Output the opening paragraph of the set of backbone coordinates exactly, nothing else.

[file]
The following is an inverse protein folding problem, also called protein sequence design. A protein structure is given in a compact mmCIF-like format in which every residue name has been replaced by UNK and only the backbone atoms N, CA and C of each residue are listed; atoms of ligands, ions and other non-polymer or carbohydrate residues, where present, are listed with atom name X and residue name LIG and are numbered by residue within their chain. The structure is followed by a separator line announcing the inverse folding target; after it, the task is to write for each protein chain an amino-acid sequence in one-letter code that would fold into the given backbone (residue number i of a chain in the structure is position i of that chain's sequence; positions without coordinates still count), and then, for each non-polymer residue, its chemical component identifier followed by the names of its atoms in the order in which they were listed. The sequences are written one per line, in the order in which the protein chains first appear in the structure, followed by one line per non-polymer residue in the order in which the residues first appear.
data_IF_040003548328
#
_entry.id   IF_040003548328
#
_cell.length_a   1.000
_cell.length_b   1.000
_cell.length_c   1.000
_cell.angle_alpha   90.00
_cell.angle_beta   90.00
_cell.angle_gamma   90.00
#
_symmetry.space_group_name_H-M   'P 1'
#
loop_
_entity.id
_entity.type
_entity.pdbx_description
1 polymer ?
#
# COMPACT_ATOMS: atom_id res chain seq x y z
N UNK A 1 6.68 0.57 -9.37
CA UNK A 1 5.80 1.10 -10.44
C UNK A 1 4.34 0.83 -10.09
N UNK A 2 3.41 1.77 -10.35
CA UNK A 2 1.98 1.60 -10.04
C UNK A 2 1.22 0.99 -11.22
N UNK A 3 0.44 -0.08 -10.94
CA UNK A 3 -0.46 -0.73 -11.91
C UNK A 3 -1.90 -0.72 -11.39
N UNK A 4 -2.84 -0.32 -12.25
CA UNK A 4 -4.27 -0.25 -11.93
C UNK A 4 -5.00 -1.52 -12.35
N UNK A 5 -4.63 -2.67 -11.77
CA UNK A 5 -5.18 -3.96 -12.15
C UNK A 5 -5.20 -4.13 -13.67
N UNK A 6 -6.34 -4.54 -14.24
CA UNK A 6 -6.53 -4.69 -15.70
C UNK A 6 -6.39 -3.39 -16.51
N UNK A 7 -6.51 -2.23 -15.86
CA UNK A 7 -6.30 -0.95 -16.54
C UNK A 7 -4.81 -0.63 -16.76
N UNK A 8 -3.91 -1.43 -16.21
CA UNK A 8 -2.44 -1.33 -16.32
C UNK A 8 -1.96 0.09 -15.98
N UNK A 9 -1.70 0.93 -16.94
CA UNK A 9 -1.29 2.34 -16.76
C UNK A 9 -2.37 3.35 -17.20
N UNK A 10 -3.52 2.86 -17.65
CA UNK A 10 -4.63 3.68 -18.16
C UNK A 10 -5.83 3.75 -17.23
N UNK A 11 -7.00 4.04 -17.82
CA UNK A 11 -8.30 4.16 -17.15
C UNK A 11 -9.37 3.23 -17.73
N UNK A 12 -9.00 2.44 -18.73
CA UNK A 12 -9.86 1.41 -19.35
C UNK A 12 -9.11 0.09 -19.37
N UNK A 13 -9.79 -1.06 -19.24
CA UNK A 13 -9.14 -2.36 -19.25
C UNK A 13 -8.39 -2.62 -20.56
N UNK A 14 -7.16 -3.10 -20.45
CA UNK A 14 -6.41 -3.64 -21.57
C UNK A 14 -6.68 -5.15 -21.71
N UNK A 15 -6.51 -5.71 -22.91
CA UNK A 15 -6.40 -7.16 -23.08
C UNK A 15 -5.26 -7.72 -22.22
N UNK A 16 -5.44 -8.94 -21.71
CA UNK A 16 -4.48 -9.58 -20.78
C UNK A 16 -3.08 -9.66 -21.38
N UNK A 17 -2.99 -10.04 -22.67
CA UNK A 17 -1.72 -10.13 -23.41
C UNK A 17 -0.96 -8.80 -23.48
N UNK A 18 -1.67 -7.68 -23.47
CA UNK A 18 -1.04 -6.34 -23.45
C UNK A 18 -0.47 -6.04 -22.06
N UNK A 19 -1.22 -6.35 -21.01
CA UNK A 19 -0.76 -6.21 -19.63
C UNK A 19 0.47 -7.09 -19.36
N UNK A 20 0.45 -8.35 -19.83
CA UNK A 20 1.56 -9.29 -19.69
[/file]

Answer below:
The following is an inverse protein folding problem, also called protein sequence design. A protein structure is given in a compact mmCIF-like format in which every residue name has been replaced by UNK and only the backbone atoms N, CA and C of each residue are listed; atoms of ligands, ions and other non-polymer or carbohydrate residues, where present, are listed with atom name X and residue name LIG and are numbered by residue within their chain. The structure is followed by a separator line announcing the inverse folding target; after it, the task is to write for each protein chain an amino-acid sequence in one-letter code that would fold into the given backbone (residue number i of a chain in the structure is position i of that chain's sequence; positions without coordinates still count), and then, for each non-polymer residue, its chemical component identifier followed by the names of its atoms in the order in which they were listed. The sequences are written one per line, in the order in which the protein chains first appear in the structure, followed by one line per non-polymer residue in the order in which the residues first appear.